06/30/2011. In developing its first original fighter, the Boeing Airplane Company of Seattle, Washington, was influenced by two streams of experience. The company had already won a contract to build 200 Thomas Morse MB-3As for the USAAS, and this work brought intimate acquaintance with contemporary American practice in single-seat, high-performance fighter design; in addition, a comprehensive study had been made of European production techniques, leading Boeing engineers to conclude that the Fokker D.VII had a number of particularly meritorious features. A number of these features could be detected in the Boeing Model 15, which first flew on June 2, 1923, and was tested by the USAAS as the XPW-9. Its success launched Boeing into the production of a series of fighters which were to be its major activity for the next decade.
USN interest in the Model 15 followed closely upon USAAS production orders, and a contract for sixteen (serials A-6884 to A-6893) was placed early in 1925. The first ten, delivered between December 1 and 22, 1925, were designated FB-1 and were virtual duplicates of the USAAS PW-9s, with the 435 hp Curtiss D-12 engine and an armament of two 0.30 in (7.62 mm), or one 0.30 in and one 0.50 in (12.7 mm) machine guns. They went to the USMC, serving at first with Squadrons VF-1M, VF-2M and VF-3M; nine of the ten were assigned to the Expeditionary Force in China in 1927/28, operated by VF-10M (VF-3M redesignated) and the tenth was then assigned to VO-8M in San Diego.
The first Boeing fighters for naval use were not equipped for carrier operations, but two Boeing Model 53 FB-2s, serials A-6894 to A-6895, were suitably modified, with strengthened fuselage structure and cross-axle undercarriage. Three Model 55 FB-3s, serials A-6897, A-7089, A-7090, were similar, but had the FB-1 type split-axle undercarriage and provision for twin float operation. They also had 510 hp Packard 1A-1500 engines in place of the original Curtiss power plant. Another experimental version was the Model 54 FB-4, delivered to the USN with a 450 hp Wright P-l radial engine (and provision for floats) but converted later to the FB-6 with a 400 hp Pratt & Whitney Wasp.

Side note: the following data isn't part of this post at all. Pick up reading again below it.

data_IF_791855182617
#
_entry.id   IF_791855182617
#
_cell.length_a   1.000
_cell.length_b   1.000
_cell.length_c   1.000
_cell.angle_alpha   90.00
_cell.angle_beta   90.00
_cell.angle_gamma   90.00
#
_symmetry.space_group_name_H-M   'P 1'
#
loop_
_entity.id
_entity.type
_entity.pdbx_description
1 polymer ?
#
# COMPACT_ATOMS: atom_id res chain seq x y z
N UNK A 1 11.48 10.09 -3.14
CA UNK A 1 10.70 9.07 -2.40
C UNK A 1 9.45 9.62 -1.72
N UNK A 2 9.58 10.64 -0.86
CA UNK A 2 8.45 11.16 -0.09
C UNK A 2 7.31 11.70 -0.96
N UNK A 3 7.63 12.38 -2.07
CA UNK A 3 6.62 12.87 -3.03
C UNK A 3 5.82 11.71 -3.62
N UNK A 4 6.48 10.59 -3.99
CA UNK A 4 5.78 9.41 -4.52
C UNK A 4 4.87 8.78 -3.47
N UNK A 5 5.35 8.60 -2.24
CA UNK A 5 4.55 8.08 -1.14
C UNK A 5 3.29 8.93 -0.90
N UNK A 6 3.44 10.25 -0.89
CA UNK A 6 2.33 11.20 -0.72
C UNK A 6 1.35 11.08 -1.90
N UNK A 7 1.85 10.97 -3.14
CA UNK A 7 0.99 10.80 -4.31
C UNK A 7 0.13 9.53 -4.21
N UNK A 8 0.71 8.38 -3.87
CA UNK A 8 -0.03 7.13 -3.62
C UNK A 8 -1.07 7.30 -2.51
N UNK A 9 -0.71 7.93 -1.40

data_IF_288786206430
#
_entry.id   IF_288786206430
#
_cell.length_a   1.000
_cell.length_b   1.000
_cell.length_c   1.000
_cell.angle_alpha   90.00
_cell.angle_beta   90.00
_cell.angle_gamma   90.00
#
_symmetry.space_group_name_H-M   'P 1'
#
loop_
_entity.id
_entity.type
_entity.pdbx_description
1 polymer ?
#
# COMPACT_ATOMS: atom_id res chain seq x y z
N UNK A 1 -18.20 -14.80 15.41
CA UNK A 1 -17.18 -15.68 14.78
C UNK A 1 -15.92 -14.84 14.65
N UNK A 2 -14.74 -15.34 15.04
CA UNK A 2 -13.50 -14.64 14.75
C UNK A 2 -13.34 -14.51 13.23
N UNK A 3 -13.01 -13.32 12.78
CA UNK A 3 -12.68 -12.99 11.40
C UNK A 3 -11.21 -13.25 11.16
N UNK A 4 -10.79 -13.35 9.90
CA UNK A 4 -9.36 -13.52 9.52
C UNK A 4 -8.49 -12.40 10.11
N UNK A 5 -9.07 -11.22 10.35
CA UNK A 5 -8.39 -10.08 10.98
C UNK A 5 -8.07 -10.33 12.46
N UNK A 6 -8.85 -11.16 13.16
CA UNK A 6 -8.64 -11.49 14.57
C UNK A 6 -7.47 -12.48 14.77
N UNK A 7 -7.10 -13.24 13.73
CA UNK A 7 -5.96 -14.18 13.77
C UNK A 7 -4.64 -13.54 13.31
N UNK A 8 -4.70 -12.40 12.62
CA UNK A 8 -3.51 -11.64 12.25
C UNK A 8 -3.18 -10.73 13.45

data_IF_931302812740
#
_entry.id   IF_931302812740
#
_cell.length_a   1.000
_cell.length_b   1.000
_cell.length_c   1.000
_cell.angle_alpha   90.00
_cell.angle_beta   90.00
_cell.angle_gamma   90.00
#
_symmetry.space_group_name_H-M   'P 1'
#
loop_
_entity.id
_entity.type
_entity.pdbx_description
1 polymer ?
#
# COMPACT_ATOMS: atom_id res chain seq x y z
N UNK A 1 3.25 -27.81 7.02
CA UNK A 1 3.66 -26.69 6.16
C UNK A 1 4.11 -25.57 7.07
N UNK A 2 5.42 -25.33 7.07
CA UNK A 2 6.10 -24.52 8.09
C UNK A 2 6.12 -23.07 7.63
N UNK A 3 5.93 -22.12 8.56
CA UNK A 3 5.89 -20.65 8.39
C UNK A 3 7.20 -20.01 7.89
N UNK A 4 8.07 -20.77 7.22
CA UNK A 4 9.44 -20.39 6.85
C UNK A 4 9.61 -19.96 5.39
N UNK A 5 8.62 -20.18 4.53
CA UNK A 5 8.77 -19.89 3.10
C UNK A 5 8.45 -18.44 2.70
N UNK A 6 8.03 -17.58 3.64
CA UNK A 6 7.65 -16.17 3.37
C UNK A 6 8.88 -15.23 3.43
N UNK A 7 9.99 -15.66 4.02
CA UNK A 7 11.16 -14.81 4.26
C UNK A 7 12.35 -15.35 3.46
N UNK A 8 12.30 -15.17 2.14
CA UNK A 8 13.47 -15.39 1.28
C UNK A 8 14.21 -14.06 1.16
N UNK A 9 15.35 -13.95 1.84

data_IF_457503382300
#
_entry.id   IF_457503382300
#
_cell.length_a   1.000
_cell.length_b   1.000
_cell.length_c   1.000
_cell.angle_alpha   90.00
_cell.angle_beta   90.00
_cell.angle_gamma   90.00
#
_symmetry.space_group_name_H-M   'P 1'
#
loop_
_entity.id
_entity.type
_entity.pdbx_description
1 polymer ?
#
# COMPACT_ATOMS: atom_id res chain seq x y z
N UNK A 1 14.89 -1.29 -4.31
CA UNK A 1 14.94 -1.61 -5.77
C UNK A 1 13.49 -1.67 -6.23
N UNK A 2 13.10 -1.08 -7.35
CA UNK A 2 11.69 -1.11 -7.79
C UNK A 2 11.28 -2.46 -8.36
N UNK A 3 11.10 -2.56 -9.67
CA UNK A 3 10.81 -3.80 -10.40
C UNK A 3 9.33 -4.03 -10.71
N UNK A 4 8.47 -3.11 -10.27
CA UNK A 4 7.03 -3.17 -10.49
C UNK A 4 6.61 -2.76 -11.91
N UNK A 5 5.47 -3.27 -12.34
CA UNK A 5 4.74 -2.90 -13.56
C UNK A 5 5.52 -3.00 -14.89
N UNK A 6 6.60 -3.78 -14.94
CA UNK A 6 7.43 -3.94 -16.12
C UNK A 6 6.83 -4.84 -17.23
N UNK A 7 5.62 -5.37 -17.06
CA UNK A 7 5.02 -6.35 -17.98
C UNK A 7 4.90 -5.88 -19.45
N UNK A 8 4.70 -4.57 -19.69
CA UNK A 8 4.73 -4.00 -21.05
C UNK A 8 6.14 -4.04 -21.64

Succeeding the FB-1 as the next production fighter for the Navy was the Model 67 FB-5, first flown on October 7, 1926. This variant had a 520 hp Packard 2A-1500 engine, in a cowling similar to that originated on the FB-3, and increased wing stagger, the top wing being moved forward and the lower wing aft. Aerodynamically balanced rudders with increased area were also introduced on all but the first FB-5. Production totaled 27 serials A-7101 to
A-7127, and all were delivered on January 21,1927; the delivery process was probably unique, the aircraft being loaded on barges at Boeing's water's edge factory in Seattle and ferried to the carrier USS Langley in Seattle harbor, making their first flights from the carrier deck. They initially equipped Navy Squadrons VF-1B and VF-6B aboard the Langley, and later VF-3B flew FB-5s from the Lexington before a number were passed on to Marine units, including VF-6M at San Diego.
Plans to produce an Model 67A FB-7 with a Wasp engine were passed over after the Navy had tested the XF2B-l, an extensive redesign of the initial Boeing fighter to take advantage of the new engine.